Stress Incontinence Treatment in Washington, DC
Stress incontinence occurs when urine leaks from the bladder because there is sudden extra pressure within the abdomen that affects the bladder. This potentially embarrassing condition differs from general urinary incontinence because it happens when the body is under immediate physical stress. This added stress is usually caused by things like coughing, laughing, sneezing or exercising.
Female stress incontinence is usually treatable, although many women do not seek treatment for this condition because they may think that incontinence is a natural part of aging. Or, many people feel embarrassed and don't tell their doctors. The reality, however, is that this condition is treatable.
Causes of Stress Incontinence
Stress incontinence is the most common type of urinary incontinence in women. A woman's risk of developing this condition increases with pregnancy and age. A number of things can contribute to stress incontinence. For example, urine leakage can result from weak muscles in the pelvic floor or a weak sphincter muscle at the neck of the bladder. A problem with the way the sphincter muscle opens and closes can also result in stress incontinence.
Chronic coughing, smoking and obesity may also lead to stress incontinence. Other common causes of stress incontinence include physical changes to the body, such as:
- Pregnancy and childbirth
- Pelvic surgery
Diagnosing Stress Incontinence
To identify any problems that might be causing incontinence, your doctor will ask you to describe your symptoms in as much detail as possible. He or she may ask you to keep a diary about when you urinate and your fluid intake for a few days. He or she may also perform a physical exam and order additional tests that may include:
- Urinalysis: Checks for possible infections or other abnormalities.
- Urinary stress test: Your doctor observes urine loss when you cough or bear down.
- Post-void residual test: He or she may also test the amount of urine in the bladder after urination.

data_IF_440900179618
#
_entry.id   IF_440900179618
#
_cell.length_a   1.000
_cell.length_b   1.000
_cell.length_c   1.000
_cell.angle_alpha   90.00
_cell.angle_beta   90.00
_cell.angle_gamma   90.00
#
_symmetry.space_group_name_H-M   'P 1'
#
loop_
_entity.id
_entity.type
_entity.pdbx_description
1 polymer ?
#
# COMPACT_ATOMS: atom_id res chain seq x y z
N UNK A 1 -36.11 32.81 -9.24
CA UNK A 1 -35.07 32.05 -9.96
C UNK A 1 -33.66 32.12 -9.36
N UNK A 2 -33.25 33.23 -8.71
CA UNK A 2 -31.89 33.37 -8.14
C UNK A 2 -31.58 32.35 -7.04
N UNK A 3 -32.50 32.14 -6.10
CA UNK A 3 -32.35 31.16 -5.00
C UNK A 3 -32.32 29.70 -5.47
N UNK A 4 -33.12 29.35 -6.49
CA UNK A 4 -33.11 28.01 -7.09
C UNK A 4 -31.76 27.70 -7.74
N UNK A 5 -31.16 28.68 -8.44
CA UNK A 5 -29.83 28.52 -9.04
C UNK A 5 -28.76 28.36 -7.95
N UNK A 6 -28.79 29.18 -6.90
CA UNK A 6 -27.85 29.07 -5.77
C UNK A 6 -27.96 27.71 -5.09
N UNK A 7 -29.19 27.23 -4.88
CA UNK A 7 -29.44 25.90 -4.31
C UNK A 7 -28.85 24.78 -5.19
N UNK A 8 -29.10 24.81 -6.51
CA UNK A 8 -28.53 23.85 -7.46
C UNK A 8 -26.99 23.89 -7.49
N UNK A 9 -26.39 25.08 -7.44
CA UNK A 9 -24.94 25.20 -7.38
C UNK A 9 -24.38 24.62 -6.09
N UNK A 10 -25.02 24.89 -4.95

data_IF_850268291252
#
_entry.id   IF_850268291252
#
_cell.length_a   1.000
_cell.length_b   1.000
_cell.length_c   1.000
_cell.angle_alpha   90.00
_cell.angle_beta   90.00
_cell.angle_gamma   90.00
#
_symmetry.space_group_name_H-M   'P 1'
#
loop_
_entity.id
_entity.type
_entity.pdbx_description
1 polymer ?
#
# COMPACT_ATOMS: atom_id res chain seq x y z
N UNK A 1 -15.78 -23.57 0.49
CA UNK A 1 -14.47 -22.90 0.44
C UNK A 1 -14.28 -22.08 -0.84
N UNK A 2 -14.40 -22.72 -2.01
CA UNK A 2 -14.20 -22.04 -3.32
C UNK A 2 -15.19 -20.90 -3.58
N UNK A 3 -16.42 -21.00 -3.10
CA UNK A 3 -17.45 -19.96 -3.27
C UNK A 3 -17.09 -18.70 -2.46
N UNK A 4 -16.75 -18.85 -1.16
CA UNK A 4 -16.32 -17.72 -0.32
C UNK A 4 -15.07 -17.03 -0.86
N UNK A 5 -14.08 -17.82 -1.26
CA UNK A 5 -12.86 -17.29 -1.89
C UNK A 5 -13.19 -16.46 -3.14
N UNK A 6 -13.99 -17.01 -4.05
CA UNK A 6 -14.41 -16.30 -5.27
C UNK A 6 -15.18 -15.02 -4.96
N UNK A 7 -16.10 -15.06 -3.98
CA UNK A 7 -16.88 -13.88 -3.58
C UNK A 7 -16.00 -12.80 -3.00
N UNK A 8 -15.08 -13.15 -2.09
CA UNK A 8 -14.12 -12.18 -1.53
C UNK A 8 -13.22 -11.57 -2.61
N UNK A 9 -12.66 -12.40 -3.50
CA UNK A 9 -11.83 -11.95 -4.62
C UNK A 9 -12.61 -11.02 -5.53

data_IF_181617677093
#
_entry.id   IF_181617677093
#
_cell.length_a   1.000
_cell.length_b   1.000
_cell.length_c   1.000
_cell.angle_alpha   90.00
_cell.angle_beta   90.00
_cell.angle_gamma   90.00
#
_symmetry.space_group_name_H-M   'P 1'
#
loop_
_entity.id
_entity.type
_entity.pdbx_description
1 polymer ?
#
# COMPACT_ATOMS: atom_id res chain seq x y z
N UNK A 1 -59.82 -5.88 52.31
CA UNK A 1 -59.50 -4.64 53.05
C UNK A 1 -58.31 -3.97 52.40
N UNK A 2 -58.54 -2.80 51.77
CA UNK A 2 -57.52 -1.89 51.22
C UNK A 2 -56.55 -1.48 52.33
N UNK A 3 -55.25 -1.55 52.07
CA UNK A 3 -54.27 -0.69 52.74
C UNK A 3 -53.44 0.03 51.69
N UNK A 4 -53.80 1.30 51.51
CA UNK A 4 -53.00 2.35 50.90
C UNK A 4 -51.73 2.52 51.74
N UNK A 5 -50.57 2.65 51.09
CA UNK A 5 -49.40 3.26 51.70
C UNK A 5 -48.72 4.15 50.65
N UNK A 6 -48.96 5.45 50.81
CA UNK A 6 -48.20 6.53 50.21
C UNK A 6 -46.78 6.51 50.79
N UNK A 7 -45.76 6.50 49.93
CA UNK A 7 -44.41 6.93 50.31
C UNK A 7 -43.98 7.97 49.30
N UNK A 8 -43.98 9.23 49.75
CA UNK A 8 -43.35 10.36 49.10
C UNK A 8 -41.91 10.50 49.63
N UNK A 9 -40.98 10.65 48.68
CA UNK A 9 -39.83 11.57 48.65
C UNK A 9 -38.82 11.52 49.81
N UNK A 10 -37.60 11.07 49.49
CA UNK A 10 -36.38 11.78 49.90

- Cystoscopy: This is used to examine the bladder and urethra using a scope inserted into the bladder.
Treatment of Stress Incontinence
Treating urinary incontinence ranges from lifestyle changes to surgery. The right treatment for you depends on what is causing your stress incontinence and your preferences for treatment. The most common treatments for stress incontinence include:
- Lifestyle management: Many healthy lifestyle changes, such as treating chronic choughs, losing excess weight, and quitting smoking can improve symptoms and reduce your risk of stress incontinence.
- Pelvic floor physical therapy: Doing Kegel exercises strengthens the pelvic floor muscles as well as the urinary sphincter.
- Electrical stimulation: Using an electrical stimulator can help women who aren't able to effectively exercise their pelvic floor muscles.
- Medications: Your doctor may prescribe medications that reduce bladder contractions or other drugs designed to treat overactive bladder.
- Surgery: This includes injectable therapy (collagen), tension-free vaginal tape surgery and other surgeries.
Request more information about stress incontinence treatment today. Call (703) 327-2434 or contact Dr. Andrew Heyman online.
Virginia Center for Health & Wellness
Address39070 John Mosby Hwy
Aldie, VA 20105
9:00 am - 5:00 pm
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Wed: 9:00 am - 5:00 pm
Thu: 9:00 am - 5:00 pm